In ANs, especially during the early phases of rehabilitation/refeeding, TEF is significantly higher for ANs than for HCs (Moukaddem et al., 1997) and may represent up to 30% of daily energy expenditure. This elevated level of energy usage is problematic as it requires ANs to ingest significantly more calories to gain weight during rehabilitation (Russell et al., 2001; Marzola et al., 2013).

A variety of reasons have been proposed to account for this increase in TEF, including hormonal and psychological factors (Rigaud et al., 2007), biological repair processes (Russell et al., 2001), and repletion of liver and muscle glycogen stores (Moukaddem et al., 1997).

However, an alternate explanation for elevated TEF may be related to the need for metabolic heat to assist with the restoration of Tcore in the hypothermic AN. Marzola et al. (2013) suggest there is evidence that “energy intake may be converted into heat, rather than being used to build tissue in AN.” In a study regarding 24 h-circadian body temperature, during nutritional restoration, they reported that ANs became hyperthermic (elevated body temperature) and frequently complained of becoming “hot and sweaty,” particularly during the night when body temperature usually decreases. The researchers speculated that this was most likely a response to high TEF during re-nutrition.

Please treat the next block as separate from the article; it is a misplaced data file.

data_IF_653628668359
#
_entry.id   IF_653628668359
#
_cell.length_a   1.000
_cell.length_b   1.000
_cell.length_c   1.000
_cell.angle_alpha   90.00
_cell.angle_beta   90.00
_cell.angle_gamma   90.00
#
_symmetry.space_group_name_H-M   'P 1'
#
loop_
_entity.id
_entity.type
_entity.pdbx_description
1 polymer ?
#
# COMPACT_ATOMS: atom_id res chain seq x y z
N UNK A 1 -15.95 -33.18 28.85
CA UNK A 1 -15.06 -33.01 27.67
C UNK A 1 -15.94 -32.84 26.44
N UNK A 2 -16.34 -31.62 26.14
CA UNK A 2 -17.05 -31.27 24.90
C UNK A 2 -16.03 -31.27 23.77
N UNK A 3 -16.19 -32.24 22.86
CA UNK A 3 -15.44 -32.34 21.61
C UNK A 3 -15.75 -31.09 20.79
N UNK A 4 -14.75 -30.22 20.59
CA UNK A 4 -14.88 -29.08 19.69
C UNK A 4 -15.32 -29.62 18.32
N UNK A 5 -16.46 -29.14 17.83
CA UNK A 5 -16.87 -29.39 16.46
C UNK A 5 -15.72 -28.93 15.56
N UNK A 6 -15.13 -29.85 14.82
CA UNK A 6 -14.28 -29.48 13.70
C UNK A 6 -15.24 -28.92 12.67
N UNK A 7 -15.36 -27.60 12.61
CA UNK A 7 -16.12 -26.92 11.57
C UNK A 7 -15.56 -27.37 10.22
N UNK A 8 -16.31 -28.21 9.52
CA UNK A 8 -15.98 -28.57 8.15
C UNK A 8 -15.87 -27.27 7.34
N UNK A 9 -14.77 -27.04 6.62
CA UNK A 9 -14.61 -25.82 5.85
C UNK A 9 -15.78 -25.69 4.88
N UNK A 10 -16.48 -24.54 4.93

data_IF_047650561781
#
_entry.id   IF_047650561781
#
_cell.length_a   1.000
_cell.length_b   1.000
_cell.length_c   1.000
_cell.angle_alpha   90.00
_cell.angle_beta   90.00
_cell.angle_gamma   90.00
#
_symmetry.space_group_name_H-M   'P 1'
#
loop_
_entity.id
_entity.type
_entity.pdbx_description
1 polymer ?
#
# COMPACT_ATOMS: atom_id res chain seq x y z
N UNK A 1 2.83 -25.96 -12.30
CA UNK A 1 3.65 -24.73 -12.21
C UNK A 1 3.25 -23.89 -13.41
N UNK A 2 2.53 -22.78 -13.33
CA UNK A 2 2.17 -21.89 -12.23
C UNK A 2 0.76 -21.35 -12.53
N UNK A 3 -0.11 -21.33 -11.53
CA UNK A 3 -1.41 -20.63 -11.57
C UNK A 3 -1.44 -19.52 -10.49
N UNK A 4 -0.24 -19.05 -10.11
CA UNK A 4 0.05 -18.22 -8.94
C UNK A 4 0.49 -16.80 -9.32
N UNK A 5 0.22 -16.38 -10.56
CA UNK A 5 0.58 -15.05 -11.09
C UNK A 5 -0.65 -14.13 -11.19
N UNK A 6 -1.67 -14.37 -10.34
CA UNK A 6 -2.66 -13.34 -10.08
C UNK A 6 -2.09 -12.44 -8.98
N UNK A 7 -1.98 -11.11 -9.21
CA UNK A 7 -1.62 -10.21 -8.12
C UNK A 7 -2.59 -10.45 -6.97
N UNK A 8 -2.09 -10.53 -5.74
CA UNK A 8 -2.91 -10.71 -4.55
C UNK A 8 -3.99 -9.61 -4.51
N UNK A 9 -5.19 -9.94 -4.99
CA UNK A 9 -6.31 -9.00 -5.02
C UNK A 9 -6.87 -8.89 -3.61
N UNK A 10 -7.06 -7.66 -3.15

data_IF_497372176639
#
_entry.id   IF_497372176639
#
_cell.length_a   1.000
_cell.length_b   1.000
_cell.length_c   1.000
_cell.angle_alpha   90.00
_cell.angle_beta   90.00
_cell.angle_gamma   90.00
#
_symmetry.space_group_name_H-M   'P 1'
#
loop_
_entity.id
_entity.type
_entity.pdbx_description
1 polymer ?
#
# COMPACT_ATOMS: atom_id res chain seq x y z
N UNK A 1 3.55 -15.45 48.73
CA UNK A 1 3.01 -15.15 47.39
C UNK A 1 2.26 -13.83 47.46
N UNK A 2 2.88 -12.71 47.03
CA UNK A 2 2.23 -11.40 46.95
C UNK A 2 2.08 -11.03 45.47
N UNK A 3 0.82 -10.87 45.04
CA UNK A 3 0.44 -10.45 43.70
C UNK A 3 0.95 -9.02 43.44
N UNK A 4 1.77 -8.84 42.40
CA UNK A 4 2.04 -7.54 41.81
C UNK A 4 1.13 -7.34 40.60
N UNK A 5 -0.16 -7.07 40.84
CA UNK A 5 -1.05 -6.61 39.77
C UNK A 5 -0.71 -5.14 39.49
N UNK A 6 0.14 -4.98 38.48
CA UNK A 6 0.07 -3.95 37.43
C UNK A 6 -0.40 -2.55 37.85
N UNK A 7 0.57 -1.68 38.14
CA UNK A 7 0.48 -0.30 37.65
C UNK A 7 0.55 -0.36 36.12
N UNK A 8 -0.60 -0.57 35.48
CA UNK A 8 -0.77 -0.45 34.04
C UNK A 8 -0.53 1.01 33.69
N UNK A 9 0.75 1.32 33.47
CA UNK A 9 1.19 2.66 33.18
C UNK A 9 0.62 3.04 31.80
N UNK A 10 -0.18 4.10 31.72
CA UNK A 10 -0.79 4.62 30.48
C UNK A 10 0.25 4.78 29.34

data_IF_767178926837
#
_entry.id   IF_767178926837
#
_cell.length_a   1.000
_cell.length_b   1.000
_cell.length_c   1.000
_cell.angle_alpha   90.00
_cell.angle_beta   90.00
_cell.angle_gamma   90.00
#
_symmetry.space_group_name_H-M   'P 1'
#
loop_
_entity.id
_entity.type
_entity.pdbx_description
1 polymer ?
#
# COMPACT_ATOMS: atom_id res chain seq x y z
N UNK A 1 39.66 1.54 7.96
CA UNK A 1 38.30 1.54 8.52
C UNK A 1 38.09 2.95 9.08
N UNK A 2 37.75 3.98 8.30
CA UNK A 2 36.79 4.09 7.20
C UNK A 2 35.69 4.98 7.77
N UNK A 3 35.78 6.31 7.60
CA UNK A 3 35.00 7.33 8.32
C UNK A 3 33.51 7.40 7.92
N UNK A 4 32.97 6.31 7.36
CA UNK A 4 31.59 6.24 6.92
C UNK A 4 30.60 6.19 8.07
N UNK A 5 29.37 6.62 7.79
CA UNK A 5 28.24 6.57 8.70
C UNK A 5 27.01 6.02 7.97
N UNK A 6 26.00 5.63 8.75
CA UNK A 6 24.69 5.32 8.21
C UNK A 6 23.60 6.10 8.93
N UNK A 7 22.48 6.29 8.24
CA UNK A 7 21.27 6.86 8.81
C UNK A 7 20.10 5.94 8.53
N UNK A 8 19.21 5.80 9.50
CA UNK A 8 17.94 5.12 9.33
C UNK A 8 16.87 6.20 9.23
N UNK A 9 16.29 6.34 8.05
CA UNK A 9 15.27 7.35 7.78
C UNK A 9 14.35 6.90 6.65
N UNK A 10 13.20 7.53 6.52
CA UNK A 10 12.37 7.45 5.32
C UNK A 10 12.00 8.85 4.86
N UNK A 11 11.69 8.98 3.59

In partial support of this increased availability of heat for Tcore, Moukaddem et al. (1997) found that after approximately 1 week of refeeding, Tcore of 12 ANs increased significantly from 36 ± 0.3°C to 37.2 ± 0.3°C. It was not clear whether this increase in Tcore was related to a decreased TEF.

If a relationship between TEF and Tcore could be determined, it would help explain whether this excess heat production may be fulfilling the biologic imperative of providing heat to assist with the re-establishment of Tcore, at least during the early phases of refeeding (Moukaddem et al., 1997; Russell et al., 2001; Marzola et al., 2013). If this proves to be the case, “heating” the AN during refeeding may be highly advantageous.